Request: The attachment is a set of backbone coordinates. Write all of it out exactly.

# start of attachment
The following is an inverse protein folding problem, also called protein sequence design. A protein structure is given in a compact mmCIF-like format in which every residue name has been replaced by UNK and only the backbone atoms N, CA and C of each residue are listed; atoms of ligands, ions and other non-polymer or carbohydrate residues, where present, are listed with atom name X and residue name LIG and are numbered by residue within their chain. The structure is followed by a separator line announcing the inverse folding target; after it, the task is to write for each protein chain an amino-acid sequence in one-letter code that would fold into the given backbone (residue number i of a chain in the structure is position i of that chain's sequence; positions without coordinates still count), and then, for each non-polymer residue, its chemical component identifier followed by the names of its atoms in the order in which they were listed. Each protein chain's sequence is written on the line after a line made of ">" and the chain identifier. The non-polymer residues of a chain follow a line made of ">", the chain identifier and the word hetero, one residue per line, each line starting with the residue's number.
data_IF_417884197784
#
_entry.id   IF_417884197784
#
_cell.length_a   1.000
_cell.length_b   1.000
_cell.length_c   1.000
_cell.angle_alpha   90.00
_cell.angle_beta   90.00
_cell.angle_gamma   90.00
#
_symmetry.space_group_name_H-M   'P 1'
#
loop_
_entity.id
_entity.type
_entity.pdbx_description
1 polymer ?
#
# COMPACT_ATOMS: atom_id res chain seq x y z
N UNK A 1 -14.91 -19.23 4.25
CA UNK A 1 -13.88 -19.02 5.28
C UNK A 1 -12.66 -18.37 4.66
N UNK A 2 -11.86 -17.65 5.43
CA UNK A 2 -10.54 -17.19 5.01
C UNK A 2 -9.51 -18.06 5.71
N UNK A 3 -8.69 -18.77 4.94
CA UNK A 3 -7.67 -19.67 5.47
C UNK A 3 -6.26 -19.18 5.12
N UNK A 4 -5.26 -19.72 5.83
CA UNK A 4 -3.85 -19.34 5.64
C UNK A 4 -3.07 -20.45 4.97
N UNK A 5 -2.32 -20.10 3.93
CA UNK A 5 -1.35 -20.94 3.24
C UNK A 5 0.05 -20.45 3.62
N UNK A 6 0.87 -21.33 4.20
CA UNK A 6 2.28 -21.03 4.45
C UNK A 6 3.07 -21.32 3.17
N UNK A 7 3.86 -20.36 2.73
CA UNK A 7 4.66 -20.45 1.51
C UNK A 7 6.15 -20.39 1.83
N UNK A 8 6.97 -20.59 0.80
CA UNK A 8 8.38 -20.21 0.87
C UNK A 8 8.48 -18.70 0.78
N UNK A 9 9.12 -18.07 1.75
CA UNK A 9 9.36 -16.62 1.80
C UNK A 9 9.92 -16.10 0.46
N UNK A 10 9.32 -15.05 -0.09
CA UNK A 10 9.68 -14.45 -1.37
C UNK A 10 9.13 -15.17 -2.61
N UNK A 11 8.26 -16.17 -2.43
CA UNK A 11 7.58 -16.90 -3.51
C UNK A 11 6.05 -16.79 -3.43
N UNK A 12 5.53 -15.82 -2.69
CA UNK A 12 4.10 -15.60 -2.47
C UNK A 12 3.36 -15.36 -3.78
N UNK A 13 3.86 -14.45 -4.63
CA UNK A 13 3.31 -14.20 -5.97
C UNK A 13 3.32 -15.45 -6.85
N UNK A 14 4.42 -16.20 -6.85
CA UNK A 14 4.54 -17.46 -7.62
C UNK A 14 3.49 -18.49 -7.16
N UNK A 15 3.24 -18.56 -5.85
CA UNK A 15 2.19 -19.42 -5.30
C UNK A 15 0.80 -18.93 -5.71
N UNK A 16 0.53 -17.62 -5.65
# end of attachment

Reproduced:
The following is an inverse protein folding problem, also called protein sequence design. A protein structure is given in a compact mmCIF-like format in which every residue name has been replaced by UNK and only the backbone atoms N, CA and C of each residue are listed; atoms of ligands, ions and other non-polymer or carbohydrate residues, where present, are listed with atom name X and residue name LIG and are numbered by residue within their chain. The structure is followed by a separator line announcing the inverse folding target; after it, the task is to write for each protein chain an amino-acid sequence in one-letter code that would fold into the given backbone (residue number i of a chain in the structure is position i of that chain's sequence; positions without coordinates still count), and then, for each non-polymer residue, its chemical component identifier followed by the names of its atoms in the order in which they were listed. Each protein chain's sequence is written on the line after a line made of ">" and the chain identifier. The non-polymer residues of a chain follow a line made of ">", the chain identifier and the word hetero, one residue per line, each line starting with the residue's number.
data_IF_417884197784
#
_entry.id   IF_417884197784
#
_cell.length_a   1.000
_cell.length_b   1.000
_cell.length_c   1.000
_cell.angle_alpha   90.00
_cell.angle_beta   90.00
_cell.angle_gamma   90.00
#
_symmetry.space_group_name_H-M   'P 1'
#
loop_
_entity.id
_entity.type
_entity.pdbx_description
1 polymer ?
#
# COMPACT_ATOMS: atom_id res chain seq x y z
N UNK A 1 -14.91 -19.23 4.25
CA UNK A 1 -13.88 -19.02 5.28
C UNK A 1 -12.66 -18.37 4.66
N UNK A 2 -11.86 -17.65 5.43
CA UNK A 2 -10.54 -17.19 5.01
C UNK A 2 -9.51 -18.06 5.71
N UNK A 3 -8.69 -18.77 4.94
CA UNK A 3 -7.67 -19.67 5.47
C UNK A 3 -6.26 -19.18 5.12
N UNK A 4 -5.26 -19.72 5.83
CA UNK A 4 -3.85 -19.34 5.64
C UNK A 4 -3.07 -20.45 4.97
N UNK A 5 -2.32 -20.10 3.93
CA UNK A 5 -1.35 -20.94 3.24
C UNK A 5 0.05 -20.45 3.62
N UNK A 6 0.87 -21.33 4.20
CA UNK A 6 2.28 -21.03 4.45
C UNK A 6 3.07 -21.32 3.17
N UNK A 7 3.86 -20.36 2.73
CA UNK A 7 4.66 -20.45 1.51
C UNK A 7 6.15 -20.39 1.83
N UNK A 8 6.97 -20.59 0.80
CA UNK A 8 8.38 -20.21 0.87
C UNK A 8 8.48 -18.70 0.78
N UNK A 9 9.12 -18.07 1.75
CA UNK A 9 9.36 -16.62 1.80
C UNK A 9 9.92 -16.10 0.46
N UNK A 10 9.32 -15.05 -0.09
CA UNK A 10 9.68 -14.45 -1.37
C UNK A 10 9.13 -15.17 -2.61
N UNK A 11 8.26 -16.17 -2.43
CA UNK A 11 7.58 -16.90 -3.51
C UNK A 11 6.05 -16.79 -3.43
N UNK A 12 5.53 -15.82 -2.69
CA UNK A 12 4.10 -15.60 -2.47
C UNK A 12 3.36 -15.36 -3.78
N UNK A 13 3.86 -14.45 -4.63
CA UNK A 13 3.31 -14.20 -5.97
C UNK A 13 3.32 -15.45 -6.85
N UNK A 14 4.42 -16.20 -6.85
CA UNK A 14 4.54 -17.46 -7.62
C UNK A 14 3.49 -18.49 -7.16
N UNK A 15 3.24 -18.56 -5.85
CA UNK A 15 2.19 -19.42 -5.30
C UNK A 15 0.80 -18.93 -5.71
N UNK A 16 0.53 -17.62 -5.65